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ROWAN UNIVERSITY POLICY


Title: Fraud, Waste & Abuse Protection & Federal Deficit Reduction Act of 2005
Subject: Office of Compliance & Corporate Integrity (OCCI)
Policy No: OCCI:2013:C02
Applies: RowanSOM
Issuing Authority: Rowan President & RowanSOM Dean
Responsible Officer: Chief Audit, Compliance and Privacy Officer
Adopted: 07/01/2013
Last Revision: 01/26/2021
Last Reviewed: 01/26/2021

I.    PURPOSE

This policy provides guidance to RowanSOM and other RowanSOM units and departments that bill federal or state programs for healthcare-related goods or services ("Related Healthcare Entity" or "Related Healthcare Entities") and independent contractors who may be engaged by the Related Healthcare Entity as to the requirements of the Federal Deficit Reduction Act of 2005 and fraud, waste and abuse protections contained in various state and federal laws and regulations.

II.   ACCOUNTABILITY

Under the direction of the President, the Sr. Vice President for Healthcare, the Sr. Vice President and CFO, General Counsel, Dean, Associate Deans, Department Chairs, Chief Compliance & Privacy Officer, Vice President for Research, Executive Director, and the Information Security Officer shall implement and ensure compliance with this policy.

III.  APPLICABILITY

This policy applies to all employees, contractors or agents of RowanSOM, its departments and units, and employees of RowanSOM departments that support the Related Healthcare Entities in their operations, including but not limited to University Procurement Services, the Office of the General Counsel, and University Finance.

IV.  DEFINITIONS

The following are summaries of civil and criminal statutes enacted by the Federal Government and by the State of New Jersey which provide penalties for claims of false or fraudulent claims and broad investigative authority for federal and state authorities:

  1. Federal Civil False Claims Act (31 U.S.C. §3729 et seq.) This statute imposes civil liability on any person who:
    1. knowingly presents, or causes to be presented, a false or fraudulent claim, record or statement for payment or approval,
    2. conspires to defraud the government by getting a false or fraudulent claim allowed or paid,
    3. uses a false record or statement to avoid or decrease an obligation to pay the Government, and
    4. other fraudulent acts enumerated in the statute.
      1. The definition of "knowingly" in the civil False Claims Act ("FCA") includes actual knowledge as well as acts in deliberate ignorance, or in reckless disregard, of the truth or falsity of the information. No proof of specific intent to defraud is required.
      2. The term "claim" includes a request or demand for any portion of money or property provided by the Federal Government.
      3. Potential civil liability includes penalties of between $5,500 and $11,000 per claim, treble damages, and the costs of any civil action brought to recover such penalties or damages.
      4. The Attorney General of the United States is required to investigate violations of the FCA, and may file a suit to enforce the FCA. Before filing suit the Attorney General may seek the production of documents and written answers and oral testimony pursuant to an investigative demand or demands.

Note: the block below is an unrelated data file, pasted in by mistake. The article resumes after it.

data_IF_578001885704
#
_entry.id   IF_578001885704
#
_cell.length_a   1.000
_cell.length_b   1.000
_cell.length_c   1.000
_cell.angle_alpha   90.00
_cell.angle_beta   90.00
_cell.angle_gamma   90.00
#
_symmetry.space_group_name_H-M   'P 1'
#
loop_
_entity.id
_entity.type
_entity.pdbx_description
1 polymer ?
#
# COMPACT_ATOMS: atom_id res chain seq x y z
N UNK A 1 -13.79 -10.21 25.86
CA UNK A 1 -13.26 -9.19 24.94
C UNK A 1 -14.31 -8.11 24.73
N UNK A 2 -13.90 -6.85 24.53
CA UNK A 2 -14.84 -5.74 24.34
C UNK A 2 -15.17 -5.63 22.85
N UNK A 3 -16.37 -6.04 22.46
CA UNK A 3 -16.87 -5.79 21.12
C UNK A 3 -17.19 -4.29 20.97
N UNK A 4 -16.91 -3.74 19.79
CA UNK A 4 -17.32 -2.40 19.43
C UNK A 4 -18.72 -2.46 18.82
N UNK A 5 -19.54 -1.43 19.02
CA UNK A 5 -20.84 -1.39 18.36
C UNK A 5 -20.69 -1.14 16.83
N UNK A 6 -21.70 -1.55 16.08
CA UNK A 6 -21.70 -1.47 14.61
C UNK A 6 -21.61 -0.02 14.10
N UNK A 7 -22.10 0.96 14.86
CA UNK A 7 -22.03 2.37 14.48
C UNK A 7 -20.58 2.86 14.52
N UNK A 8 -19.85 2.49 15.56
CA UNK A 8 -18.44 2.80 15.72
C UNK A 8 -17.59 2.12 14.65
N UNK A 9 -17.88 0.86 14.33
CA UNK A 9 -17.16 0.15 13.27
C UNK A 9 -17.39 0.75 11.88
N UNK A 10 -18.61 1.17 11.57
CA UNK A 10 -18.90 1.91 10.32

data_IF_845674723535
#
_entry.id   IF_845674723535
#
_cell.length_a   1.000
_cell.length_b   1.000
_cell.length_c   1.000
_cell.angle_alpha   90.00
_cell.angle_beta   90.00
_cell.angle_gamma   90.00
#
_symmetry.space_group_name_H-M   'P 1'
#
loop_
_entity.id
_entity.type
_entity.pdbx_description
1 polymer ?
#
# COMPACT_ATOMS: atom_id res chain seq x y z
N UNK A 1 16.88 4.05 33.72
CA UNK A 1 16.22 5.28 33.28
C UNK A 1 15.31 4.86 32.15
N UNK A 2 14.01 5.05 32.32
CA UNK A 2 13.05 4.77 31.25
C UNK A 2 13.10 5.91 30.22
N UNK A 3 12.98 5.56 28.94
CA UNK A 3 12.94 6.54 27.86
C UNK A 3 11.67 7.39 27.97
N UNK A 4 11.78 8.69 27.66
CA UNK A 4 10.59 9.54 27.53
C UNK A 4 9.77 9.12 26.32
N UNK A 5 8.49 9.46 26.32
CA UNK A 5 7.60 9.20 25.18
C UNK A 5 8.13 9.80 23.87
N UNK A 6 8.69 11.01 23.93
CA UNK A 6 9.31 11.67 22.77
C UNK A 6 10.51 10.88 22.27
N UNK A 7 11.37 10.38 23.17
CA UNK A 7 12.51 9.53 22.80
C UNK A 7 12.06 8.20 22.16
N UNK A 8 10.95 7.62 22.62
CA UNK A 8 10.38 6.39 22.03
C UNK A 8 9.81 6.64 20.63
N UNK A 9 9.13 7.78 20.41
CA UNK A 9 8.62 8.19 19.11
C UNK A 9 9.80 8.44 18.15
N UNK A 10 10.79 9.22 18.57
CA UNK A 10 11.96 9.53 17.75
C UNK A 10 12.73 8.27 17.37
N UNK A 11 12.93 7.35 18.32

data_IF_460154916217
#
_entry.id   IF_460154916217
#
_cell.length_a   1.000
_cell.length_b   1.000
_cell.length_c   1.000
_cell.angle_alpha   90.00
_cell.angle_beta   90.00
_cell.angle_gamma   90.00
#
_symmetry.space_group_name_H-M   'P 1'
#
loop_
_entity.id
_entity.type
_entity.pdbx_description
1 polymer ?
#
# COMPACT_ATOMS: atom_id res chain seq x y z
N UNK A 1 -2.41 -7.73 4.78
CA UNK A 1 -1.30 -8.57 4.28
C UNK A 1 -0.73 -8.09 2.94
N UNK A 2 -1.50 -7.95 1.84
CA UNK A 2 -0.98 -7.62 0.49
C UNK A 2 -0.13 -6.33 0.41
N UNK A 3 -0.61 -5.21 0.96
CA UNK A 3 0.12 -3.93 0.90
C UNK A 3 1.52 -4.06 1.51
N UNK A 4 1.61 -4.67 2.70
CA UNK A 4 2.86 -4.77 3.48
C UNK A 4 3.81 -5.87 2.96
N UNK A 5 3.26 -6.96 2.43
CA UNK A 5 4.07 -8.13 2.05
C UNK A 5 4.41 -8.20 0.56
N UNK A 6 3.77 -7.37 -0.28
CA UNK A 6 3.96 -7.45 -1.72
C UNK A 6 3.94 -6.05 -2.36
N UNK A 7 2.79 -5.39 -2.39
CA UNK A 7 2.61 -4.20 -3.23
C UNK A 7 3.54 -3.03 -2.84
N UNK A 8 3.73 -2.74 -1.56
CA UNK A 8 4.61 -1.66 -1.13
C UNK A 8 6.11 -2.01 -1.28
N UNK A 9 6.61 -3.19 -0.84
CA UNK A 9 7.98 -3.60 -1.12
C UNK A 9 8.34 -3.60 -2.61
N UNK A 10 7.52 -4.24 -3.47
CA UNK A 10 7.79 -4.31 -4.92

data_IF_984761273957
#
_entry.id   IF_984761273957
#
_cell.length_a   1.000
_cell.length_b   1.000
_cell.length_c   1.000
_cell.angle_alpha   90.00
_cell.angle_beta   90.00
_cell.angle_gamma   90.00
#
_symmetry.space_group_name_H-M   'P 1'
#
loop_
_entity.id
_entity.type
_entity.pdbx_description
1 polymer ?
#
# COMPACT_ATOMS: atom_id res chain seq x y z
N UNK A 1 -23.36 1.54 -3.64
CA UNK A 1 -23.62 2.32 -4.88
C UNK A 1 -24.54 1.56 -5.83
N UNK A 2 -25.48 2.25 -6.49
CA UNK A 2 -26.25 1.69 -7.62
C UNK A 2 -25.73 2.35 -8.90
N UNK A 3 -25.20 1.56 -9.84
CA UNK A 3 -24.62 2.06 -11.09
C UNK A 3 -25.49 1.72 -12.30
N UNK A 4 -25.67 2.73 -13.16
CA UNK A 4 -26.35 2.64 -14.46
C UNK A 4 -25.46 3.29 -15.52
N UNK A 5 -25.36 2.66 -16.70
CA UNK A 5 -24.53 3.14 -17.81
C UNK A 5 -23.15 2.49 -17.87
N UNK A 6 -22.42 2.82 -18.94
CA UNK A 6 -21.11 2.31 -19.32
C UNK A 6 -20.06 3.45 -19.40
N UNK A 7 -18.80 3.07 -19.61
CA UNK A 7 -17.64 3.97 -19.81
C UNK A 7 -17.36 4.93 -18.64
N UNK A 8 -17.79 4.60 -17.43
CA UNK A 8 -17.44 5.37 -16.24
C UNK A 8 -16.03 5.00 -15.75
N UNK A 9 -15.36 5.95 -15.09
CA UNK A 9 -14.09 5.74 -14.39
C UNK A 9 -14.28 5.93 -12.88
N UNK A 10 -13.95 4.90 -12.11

5. Private persons may also bring actions under the FCA (qui tam lawsuits) in the name of the government for violations of the FCA. When the action is filed it remains under seal for at least sixty days to provide the United States Government the opportunity to intervene in the lawsuit and prosecute, dismiss or settle the action. If the Government does not intervene, the private party who sued may proceed with the action.
      6. If the government proceeds, the qui tam plaintiff may receive fifteen to twenty-five percent of the proceeds of a judgment or settlement. If the qui tam plaintiff proceeds, the plaintiff may receive twenty-five to thirty percent of the recovery. In addition, recovery of reasonable attorneys' fees and costs may be ordered.
      7. If the civil action is frivolous, vexatious, or brought to harass, the plaintiff may be ordered to pay the defendant's fees and costs. If found guilty of a crime associated with the violation, the plaintiff is not entitled to any recovery.
  2. Federal Program Fraud Civil Remedies Act of 1986 (38 U.S.C. §380 et seq.)
    1. This statute establishes an administrative remedy against a person who presents, or causes to be presented, a claim or written statement that the person knows or has reason to know is false, fictitious, or fraudulent.
    2. The term "knows or has reason to know" includes actual knowledge, as well as acts in deliberate ignorance, or reckless disregard, of the truth or falsity of the information. No proof of specific intent to defraud is required.
    3. The term "claim" includes any request or demand for any money or property provided by the Federal Government.
    4. The appropriate federal department may investigate and, with the Attorney General's approval, may initiate a recovery proceeding if the claim is less than one hundred and fifty thousand dollars. In addition, civil monetary sanctions may be imposed in administrGo to linkative hearings, through an assessment, in lieu of damages, of twice the amount of the original claim.
  3. The New Jersey Medical Assistance and Health Services Act (NJSA 30:4D-17(1)-(d)).
    The criminal provisions of this statute (MAHA) allow the imposition of penalties of $10,000, and imprisonment of up to 3 years or both, upon a recipient or a provider who is convicted for willfully receiving monies to which he or she was not entitled.